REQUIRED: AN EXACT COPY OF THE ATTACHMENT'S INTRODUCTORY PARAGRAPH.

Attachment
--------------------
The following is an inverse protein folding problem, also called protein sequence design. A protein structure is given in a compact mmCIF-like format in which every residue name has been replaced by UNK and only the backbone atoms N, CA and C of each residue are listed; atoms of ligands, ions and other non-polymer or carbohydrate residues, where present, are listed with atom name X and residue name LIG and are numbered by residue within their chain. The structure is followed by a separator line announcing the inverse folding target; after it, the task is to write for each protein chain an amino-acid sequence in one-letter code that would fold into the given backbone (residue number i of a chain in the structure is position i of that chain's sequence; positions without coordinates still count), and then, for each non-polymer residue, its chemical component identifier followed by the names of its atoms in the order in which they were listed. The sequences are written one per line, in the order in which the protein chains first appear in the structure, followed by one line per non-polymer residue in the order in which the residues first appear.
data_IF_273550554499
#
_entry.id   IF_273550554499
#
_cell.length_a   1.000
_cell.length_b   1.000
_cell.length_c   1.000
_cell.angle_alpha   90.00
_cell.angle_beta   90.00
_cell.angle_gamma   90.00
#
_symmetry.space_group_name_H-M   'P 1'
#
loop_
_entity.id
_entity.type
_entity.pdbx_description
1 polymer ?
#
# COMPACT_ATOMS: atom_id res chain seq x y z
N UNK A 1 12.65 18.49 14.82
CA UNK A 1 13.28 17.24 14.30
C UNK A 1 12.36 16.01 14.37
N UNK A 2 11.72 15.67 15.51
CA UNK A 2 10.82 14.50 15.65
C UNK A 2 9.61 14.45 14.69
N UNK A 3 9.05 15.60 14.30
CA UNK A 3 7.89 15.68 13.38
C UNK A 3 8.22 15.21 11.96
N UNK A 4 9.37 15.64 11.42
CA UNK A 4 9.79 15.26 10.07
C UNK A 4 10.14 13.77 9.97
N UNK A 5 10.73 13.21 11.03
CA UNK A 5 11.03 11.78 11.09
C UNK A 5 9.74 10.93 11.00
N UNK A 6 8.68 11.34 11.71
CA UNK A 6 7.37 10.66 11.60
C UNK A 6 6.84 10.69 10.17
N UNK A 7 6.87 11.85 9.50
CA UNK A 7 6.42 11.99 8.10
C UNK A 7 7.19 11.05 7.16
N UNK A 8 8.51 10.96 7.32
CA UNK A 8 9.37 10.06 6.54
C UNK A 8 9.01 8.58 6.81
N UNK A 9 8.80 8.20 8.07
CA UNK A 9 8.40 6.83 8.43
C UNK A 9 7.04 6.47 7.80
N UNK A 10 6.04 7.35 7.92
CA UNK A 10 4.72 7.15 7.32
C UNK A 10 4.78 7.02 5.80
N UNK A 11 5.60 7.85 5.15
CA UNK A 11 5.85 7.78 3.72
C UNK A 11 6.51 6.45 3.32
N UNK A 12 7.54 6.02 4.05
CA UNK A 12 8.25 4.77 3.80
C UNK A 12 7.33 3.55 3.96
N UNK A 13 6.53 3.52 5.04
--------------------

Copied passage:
The following is an inverse protein folding problem, also called protein sequence design. A protein structure is given in a compact mmCIF-like format in which every residue name has been replaced by UNK and only the backbone atoms N, CA and C of each residue are listed; atoms of ligands, ions and other non-polymer or carbohydrate residues, where present, are listed with atom name X and residue name LIG and are numbered by residue within their chain. The structure is followed by a separator line announcing the inverse folding target; after it, the task is to write for each protein chain an amino-acid sequence in one-letter code that would fold into the given backbone (residue number i of a chain in the structure is position i of that chain's sequence; positions without coordinates still count), and then, for each non-polymer residue, its chemical component identifier followed by the names of its atoms in the order in which they were listed. The sequences are written one per line, in the order in which the protein chains first appear in the structure, followed by one line per non-polymer residue in the order in which the residues first appear.